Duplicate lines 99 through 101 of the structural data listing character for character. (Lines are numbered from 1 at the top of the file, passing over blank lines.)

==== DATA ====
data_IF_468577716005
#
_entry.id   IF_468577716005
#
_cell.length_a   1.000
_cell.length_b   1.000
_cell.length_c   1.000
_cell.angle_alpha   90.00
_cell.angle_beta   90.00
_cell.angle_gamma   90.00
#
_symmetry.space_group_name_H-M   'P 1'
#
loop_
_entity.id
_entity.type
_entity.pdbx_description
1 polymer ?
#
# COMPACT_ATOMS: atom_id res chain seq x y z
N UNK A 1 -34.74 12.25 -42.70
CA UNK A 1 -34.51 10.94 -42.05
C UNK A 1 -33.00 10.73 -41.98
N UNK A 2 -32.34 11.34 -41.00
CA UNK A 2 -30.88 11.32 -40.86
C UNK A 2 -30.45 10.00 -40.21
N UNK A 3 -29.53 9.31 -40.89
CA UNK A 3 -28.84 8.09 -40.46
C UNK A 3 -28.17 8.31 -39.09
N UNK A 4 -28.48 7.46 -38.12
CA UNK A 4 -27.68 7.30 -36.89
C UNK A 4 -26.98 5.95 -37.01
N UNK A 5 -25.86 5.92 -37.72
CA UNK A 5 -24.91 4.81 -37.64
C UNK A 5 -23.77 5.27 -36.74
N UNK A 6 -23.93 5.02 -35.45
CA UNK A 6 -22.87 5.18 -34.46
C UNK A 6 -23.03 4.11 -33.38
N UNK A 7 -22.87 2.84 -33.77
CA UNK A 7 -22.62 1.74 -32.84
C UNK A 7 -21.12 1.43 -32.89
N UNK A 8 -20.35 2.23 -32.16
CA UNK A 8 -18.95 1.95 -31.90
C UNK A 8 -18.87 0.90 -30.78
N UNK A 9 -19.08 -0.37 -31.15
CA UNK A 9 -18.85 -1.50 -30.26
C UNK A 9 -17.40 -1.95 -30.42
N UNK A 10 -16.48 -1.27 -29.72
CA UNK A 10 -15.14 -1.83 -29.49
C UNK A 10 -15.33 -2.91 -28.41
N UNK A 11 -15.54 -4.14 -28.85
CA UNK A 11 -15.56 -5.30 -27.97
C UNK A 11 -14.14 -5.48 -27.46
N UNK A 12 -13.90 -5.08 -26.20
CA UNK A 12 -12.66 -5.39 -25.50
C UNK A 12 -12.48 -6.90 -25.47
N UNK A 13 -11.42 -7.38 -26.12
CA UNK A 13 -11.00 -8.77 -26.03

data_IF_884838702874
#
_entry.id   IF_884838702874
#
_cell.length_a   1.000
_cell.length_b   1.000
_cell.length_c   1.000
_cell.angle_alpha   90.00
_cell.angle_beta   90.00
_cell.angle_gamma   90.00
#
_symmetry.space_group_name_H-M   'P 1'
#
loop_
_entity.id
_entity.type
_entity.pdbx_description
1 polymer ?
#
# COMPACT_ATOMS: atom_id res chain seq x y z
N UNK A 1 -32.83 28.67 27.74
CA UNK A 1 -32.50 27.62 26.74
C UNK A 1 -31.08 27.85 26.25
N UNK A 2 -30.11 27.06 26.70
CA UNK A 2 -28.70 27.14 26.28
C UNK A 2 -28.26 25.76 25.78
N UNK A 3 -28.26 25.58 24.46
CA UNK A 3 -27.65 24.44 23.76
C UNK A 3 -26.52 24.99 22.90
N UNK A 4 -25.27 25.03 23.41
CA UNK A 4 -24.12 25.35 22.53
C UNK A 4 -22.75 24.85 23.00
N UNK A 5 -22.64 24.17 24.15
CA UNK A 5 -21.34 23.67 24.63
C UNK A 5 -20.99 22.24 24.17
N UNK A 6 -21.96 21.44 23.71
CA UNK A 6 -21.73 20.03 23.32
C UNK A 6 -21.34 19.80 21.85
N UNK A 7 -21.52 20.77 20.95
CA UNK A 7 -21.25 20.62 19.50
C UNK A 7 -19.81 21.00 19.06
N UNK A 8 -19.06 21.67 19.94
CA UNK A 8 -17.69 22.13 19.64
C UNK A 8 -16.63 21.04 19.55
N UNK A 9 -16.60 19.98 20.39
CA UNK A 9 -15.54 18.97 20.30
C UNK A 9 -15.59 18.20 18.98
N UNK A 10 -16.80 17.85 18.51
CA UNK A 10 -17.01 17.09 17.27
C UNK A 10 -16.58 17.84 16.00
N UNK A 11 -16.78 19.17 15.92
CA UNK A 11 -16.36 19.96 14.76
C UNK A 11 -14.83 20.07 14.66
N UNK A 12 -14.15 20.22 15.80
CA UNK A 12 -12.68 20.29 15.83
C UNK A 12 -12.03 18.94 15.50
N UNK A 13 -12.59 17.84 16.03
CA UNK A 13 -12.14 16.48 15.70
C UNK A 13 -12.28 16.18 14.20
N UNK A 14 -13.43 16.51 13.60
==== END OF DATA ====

C UNK A 7 -19.81 21.00 19.06
N UNK A 8 -19.06 21.67 19.94
CA UNK A 8 -17.69 22.13 19.64